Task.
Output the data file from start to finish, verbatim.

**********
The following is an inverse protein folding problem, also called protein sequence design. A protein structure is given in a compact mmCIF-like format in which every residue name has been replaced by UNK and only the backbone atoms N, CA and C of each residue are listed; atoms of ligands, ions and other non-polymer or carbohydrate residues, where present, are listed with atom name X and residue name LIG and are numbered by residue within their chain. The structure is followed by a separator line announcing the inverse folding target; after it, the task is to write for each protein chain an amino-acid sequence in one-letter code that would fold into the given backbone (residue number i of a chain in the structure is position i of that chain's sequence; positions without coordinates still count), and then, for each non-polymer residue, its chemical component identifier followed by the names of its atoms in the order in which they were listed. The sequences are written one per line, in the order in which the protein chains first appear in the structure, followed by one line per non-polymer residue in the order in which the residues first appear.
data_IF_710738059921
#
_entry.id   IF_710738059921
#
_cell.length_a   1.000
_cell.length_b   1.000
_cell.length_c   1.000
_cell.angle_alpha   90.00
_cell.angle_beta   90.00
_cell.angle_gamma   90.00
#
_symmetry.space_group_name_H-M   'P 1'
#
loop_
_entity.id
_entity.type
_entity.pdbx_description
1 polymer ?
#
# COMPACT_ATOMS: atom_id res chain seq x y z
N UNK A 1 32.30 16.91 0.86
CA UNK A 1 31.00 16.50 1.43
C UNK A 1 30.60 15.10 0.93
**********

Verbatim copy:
The following is an inverse protein folding problem, also called protein sequence design. A protein structure is given in a compact mmCIF-like format in which every residue name has been replaced by UNK and only the backbone atoms N, CA and C of each residue are listed; atoms of ligands, ions and other non-polymer or carbohydrate residues, where present, are listed with atom name X and residue name LIG and are numbered by residue within their chain. The structure is followed by a separator line announcing the inverse folding target; after it, the task is to write for each protein chain an amino-acid sequence in one-letter code that would fold into the given backbone (residue number i of a chain in the structure is position i of that chain's sequence; positions without coordinates still count), and then, for each non-polymer residue, its chemical component identifier followed by the names of its atoms in the order in which they were listed. The sequences are written one per line, in the order in which the protein chains first appear in the structure, followed by one line per non-polymer residue in the order in which the residues first appear.
data_IF_710738059921
#
_entry.id   IF_710738059921
#
_cell.length_a   1.000
_cell.length_b   1.000
_cell.length_c   1.000
_cell.angle_alpha   90.00
_cell.angle_beta   90.00
_cell.angle_gamma   90.00
#
_symmetry.space_group_name_H-M   'P 1'
#
loop_
_entity.id
_entity.type
_entity.pdbx_description
1 polymer ?
#
# COMPACT_ATOMS: atom_id res chain seq x y z
N UNK A 1 32.30 16.91 0.86
CA UNK A 1 31.00 16.50 1.43
C UNK A 1 30.60 15.10 0.93